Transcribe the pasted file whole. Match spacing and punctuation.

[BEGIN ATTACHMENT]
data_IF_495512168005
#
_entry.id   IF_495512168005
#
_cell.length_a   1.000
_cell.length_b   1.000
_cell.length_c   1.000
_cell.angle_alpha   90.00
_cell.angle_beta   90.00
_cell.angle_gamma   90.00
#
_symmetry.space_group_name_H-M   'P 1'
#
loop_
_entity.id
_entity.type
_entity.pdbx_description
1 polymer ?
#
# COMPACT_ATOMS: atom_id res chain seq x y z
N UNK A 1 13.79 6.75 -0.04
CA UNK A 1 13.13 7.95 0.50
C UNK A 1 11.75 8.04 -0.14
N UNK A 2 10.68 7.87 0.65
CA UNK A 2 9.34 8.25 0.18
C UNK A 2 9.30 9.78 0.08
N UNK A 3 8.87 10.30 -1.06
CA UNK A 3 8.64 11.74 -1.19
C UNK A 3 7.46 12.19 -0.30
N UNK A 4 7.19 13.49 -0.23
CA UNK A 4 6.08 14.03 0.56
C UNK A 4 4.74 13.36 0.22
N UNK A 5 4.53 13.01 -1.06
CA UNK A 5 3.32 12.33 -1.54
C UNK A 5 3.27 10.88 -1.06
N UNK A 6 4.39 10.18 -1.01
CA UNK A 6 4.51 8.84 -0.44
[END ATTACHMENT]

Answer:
data_IF_495512168005
#
_entry.id   IF_495512168005
#
_cell.length_a   1.000
_cell.length_b   1.000
_cell.length_c   1.000
_cell.angle_alpha   90.00
_cell.angle_beta   90.00
_cell.angle_gamma   90.00
#
_symmetry.space_group_name_H-M   'P 1'
#
loop_
_entity.id
_entity.type
_entity.pdbx_description
1 polymer ?
#
# COMPACT_ATOMS: atom_id res chain seq x y z
N UNK A 1 13.79 6.75 -0.04
CA UNK A 1 13.13 7.95 0.50
C UNK A 1 11.75 8.04 -0.14
N UNK A 2 10.68 7.87 0.65
CA UNK A 2 9.34 8.25 0.18
C UNK A 2 9.30 9.78 0.08
N UNK A 3 8.87 10.30 -1.06
CA UNK A 3 8.64 11.74 -1.19
C UNK A 3 7.46 12.19 -0.30
N UNK A 4 7.19 13.49 -0.23
CA UNK A 4 6.08 14.03 0.56
C UNK A 4 4.74 13.36 0.22
N UNK A 5 4.53 13.01 -1.06
CA UNK A 5 3.32 12.33 -1.54
C UNK A 5 3.27 10.88 -1.06
N UNK A 6 4.39 10.18 -1.01
CA UNK A 6 4.51 8.84 -0.44